The Huguenots are among the best known of early modern European religious minorities. Their suffering in 16th and 17th-century France is a familiar story. The flight of many Huguenots from the kingdom after 1685 conferred upon them a preeminent place in the accounts of forced religious migrations. Their history has become synonymous with repression and intolerance. At the same time, Huguenot accomplishments in France and the lands to which they fled have long been celebrated. They are distinguished by their theological formulations, political thought, and artistic achievements. This volume offers an encompassing portrait of the Huguenot past, investigates the principal lines of historical development, and suggests the interpretative frameworks that scholars have advanced for appreciating the Huguenot experience.
Identity, Nationalism, and Cultural Heritage under Siege, Fatme Myuhtar-May makes a case for the recognition of Pomak heritage by presenting five stories from the past and present of the Rhodope Muslims in Bulgaria as examples of a distinct Pomak culture. The stories range from the Christianisation during the Balkan Wars of 1912-1913 and the forced communist renaming of the Pomaks in the 1970s, to their fascinating wedding rituals and historic figures. Each of the five narratives contains its own storyline and serves as a prominent example of Pomak heritage, from the author’s perspective. The stories take place in the context of fervent nationalism and the ongoing censorship of Pomakness based on the claim that it is an “ethnic Bulgarian,” not “Pomak” heritage.
The essays in this volume in honour of Paul Brand, Senior Research Fellow of All Souls College, Oxford, match his career and interests in the world of legal history as well as medieval social and economic history and textual studies. The topics explored include the Angevin reforms, legal literature, the legal profession and judiciary, land law, the relation between the crown and the Jews, the interaction of the Common Law with Canon and Civil Law, as well as procedural and testamentary procedures, the management of both ecclesiastical and lay estates and the afterlife of medieval learning. Like Brand’s own work, all the essays are grounded on detailed studies of primary sources. The result is a high quality scholarly book that will be of interest and use to medieval scholars, students and non-specialists with wide-ranging and varied interests.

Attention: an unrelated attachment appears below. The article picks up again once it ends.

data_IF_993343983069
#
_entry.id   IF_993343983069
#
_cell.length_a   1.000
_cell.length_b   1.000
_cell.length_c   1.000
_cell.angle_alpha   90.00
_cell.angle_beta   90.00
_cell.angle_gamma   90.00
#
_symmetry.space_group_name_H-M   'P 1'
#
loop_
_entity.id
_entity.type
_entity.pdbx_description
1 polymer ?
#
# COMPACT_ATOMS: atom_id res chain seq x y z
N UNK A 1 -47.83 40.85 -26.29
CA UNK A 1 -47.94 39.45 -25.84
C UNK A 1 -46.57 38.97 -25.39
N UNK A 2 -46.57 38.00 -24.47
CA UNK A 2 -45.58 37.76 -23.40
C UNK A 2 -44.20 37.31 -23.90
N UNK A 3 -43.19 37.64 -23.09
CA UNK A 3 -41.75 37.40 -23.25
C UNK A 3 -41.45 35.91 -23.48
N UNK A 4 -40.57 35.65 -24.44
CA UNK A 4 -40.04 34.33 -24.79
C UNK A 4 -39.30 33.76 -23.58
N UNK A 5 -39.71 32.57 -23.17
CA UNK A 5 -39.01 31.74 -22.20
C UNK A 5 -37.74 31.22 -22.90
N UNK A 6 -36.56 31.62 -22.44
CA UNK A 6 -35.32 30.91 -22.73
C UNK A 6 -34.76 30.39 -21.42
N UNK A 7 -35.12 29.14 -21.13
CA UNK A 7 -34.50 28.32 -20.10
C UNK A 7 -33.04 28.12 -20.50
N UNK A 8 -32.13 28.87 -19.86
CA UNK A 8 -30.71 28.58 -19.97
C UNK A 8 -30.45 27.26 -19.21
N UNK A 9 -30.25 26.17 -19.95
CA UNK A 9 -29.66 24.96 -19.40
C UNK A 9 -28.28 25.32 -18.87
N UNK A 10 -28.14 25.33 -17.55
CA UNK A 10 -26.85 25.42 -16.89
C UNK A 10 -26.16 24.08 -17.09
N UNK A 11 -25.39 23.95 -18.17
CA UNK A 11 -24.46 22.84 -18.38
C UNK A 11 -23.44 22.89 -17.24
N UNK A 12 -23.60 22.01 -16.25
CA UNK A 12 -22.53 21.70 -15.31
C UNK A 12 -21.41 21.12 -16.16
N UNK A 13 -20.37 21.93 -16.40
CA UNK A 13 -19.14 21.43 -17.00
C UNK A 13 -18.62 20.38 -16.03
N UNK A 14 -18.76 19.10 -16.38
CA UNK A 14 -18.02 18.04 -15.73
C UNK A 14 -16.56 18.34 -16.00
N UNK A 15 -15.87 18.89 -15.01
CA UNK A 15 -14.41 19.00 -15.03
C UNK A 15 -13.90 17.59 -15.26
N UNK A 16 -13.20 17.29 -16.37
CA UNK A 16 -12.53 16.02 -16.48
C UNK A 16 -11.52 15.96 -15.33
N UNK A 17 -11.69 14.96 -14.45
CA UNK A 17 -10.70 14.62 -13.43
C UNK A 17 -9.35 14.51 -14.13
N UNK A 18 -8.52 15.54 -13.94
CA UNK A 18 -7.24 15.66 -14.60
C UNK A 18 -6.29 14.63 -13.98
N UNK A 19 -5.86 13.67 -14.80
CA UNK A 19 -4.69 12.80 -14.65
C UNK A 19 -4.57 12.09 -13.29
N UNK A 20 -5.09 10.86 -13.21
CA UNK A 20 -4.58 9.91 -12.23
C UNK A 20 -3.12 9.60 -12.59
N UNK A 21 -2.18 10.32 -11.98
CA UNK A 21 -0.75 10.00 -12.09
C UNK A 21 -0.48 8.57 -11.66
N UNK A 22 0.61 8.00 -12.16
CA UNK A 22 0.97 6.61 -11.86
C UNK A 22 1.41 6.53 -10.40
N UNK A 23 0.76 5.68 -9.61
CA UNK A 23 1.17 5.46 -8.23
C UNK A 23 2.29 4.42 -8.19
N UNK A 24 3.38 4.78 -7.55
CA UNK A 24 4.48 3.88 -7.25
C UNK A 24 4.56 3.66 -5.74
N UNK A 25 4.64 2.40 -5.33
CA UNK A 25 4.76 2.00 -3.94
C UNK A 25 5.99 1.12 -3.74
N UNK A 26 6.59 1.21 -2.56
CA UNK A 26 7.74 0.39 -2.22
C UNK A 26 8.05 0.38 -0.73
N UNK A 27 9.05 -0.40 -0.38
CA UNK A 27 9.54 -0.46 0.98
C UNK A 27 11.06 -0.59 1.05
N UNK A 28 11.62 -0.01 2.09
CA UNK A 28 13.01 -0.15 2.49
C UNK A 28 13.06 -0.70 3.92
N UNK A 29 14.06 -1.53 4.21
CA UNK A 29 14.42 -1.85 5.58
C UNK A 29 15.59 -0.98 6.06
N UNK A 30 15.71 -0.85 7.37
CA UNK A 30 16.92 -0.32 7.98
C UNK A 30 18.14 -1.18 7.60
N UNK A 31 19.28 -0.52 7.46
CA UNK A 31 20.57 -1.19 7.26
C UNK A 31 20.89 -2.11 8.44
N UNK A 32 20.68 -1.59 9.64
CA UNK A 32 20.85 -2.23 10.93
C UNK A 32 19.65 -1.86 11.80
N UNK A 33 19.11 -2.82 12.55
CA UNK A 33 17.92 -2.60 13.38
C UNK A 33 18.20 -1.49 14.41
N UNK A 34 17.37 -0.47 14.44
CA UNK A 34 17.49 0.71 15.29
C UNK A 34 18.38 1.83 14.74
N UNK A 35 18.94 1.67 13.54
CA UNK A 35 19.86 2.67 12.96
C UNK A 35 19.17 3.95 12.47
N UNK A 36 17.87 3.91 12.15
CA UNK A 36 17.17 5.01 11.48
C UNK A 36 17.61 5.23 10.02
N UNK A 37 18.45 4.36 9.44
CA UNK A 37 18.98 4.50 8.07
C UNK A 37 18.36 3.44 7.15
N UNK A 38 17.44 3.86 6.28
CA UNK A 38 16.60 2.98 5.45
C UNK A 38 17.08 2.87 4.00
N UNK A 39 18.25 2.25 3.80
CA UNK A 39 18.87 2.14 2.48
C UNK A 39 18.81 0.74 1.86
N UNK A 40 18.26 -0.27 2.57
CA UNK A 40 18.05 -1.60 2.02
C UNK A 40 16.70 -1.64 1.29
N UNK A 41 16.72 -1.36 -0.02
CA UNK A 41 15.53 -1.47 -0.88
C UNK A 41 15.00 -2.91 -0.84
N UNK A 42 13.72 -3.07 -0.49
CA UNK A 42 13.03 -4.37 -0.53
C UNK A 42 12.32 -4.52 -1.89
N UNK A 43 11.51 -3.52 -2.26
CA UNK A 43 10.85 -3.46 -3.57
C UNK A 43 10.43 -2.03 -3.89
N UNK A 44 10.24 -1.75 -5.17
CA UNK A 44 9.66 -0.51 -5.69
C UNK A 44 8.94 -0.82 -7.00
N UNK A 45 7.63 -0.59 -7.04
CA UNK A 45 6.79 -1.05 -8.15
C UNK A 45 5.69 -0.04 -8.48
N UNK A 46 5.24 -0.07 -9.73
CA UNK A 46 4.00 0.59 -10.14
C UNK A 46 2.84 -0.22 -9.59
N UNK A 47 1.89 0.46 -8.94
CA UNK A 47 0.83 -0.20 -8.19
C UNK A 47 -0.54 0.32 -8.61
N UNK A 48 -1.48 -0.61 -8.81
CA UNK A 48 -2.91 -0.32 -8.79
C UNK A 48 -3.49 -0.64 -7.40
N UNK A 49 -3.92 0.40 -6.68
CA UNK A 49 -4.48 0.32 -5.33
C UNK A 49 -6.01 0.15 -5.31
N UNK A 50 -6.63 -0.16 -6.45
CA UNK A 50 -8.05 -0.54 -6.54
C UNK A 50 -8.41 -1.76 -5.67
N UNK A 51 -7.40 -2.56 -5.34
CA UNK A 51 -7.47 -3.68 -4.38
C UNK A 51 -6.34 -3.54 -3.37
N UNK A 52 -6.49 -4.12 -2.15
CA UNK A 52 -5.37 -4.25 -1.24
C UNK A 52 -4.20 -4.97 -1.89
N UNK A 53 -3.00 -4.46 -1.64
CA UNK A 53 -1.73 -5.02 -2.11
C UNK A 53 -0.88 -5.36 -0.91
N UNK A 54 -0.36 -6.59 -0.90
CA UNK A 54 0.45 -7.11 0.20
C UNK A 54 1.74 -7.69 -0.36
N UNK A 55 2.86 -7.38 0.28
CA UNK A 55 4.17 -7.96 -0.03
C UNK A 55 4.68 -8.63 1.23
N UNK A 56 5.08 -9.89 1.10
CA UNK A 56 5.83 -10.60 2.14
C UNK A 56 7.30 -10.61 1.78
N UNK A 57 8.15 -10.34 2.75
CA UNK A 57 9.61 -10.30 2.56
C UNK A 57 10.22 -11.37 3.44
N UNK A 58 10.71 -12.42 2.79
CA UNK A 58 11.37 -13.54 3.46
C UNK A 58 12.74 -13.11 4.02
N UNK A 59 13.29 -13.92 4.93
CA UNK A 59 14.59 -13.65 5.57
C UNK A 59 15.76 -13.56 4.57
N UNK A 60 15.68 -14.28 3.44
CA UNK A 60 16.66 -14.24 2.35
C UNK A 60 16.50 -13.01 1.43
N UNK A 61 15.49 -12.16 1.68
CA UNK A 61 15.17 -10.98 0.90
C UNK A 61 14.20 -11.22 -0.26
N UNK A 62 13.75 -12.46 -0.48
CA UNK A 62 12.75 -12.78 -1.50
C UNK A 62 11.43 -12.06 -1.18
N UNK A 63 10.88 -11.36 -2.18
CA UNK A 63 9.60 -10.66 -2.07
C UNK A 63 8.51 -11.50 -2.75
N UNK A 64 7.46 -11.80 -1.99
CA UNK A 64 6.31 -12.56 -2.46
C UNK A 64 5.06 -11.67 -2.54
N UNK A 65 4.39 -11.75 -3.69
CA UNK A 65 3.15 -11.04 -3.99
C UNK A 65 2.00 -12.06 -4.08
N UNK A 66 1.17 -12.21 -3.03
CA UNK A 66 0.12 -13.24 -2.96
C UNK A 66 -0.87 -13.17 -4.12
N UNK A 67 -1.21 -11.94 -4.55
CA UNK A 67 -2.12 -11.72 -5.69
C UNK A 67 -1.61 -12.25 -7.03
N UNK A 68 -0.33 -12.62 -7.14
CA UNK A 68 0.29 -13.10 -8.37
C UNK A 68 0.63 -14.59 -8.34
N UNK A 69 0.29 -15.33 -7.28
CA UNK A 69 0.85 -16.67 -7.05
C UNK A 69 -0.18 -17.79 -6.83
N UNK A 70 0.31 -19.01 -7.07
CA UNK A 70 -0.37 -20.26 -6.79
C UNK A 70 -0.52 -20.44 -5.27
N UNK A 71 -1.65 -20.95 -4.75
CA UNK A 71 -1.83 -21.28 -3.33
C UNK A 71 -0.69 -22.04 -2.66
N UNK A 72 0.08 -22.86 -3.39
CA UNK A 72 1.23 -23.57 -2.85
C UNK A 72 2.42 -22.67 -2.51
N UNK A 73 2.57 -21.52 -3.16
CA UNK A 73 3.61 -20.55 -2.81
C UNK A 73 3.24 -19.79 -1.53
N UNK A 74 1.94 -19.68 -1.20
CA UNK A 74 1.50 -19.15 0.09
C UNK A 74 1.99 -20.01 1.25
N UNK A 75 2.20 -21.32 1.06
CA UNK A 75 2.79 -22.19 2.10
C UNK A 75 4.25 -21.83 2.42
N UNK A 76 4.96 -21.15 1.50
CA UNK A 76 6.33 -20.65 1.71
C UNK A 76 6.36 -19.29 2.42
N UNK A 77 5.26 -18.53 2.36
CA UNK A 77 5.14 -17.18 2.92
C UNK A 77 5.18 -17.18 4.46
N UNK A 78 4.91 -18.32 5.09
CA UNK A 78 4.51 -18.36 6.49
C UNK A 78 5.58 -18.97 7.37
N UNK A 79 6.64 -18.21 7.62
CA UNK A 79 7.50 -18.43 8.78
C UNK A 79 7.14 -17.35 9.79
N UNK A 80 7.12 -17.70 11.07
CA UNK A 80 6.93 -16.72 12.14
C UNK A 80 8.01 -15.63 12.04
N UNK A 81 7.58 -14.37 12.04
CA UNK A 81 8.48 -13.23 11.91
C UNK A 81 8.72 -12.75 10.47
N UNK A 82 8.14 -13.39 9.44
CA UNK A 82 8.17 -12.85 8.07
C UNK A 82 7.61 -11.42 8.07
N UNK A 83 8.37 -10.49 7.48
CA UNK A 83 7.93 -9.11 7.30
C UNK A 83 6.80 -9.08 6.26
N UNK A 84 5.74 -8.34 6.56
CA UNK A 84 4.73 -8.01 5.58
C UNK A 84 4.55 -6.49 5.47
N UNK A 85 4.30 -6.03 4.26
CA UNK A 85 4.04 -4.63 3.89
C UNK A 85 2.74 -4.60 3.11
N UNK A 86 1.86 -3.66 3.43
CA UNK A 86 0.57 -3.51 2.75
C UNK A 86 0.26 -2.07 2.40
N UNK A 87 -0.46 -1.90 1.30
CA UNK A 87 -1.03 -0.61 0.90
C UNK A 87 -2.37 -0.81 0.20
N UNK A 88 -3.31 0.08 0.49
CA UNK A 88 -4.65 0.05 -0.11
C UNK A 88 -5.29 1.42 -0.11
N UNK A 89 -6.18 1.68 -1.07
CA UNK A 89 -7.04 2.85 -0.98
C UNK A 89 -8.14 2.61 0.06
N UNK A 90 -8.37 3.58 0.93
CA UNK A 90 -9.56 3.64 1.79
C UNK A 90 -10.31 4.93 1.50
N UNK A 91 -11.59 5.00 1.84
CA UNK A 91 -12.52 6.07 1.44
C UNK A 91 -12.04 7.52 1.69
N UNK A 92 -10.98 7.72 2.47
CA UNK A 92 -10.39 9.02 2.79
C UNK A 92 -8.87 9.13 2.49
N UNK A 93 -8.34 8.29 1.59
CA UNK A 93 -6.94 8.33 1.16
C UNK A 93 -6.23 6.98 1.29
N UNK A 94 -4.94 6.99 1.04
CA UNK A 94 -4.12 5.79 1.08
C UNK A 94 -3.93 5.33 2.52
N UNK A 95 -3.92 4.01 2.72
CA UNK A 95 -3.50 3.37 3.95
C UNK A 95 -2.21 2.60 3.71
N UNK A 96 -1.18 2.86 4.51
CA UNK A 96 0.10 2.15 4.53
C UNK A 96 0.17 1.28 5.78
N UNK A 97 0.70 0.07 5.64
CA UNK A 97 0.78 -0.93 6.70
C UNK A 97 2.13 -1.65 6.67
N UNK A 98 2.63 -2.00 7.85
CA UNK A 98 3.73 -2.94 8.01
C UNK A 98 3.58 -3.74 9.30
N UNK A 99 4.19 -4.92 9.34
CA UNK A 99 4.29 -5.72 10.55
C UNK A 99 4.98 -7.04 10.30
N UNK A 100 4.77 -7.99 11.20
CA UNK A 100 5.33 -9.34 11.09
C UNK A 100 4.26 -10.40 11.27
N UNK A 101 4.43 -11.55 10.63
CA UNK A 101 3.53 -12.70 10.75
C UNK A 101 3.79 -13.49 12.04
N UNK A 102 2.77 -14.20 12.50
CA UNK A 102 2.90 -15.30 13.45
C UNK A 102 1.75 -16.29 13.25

Contributors include Sir John H. Baker*, David Carpenter, David Crook, Charles Donahue, Jr, Barbara Harvey, Richard H. Helmholz, John Hudson, Paul Hyams, David J. Ibbetson, Susanne Jenks, Janet S. Loengard, Alexandra Nicol, Bruce R. O'Brien, Robert C. Palmer, Sandra Raban, Jonathan Rose, Henry Summerson and Sarah Tullis.
*Professor Jon Baker is the winner of the American Society for Legal History’s 2013 Sutherland Prize. The prize, which is awarded annually, is for the best article on English legal history published in the previous year. The Prize was awarded to John baker for his article “Deeds Speak Louder Than Words: Covenants and the Law of Proof, 1290-1321" in Laws, Lawyers and Texts: Studies in Medieval Legal History in Honour of Paul Brand, ed. Susanne Jenks, Jonathan Rose and Christopher Whittick (2012). For more information about the Prize see: http://aslh.net/about-aslh/honors-awards-and-fellowships/sutherland-prize/
Whilst scholarship on women’s suffrage usually focuses on a few emblematic countries,
The Struggle for Female Suffrage in Europe casts a comparative look at the articulation of women’s suffrage rights in the countries that now make up the political-unity-in-the-making we call the European Union. The book uncovers the dynamics that were at play in the recognition of male and female suffrage rights and in the definition of male and female citizenship in modern Europe. It allows readers to identify differences and commonalities in the histories of women’s disenfranchisement and sheds light on the role suffrage has played in the construction of female citizenship in European countries. It provides the background against which a new European paradigm of parity democracy is gradually asserting itself.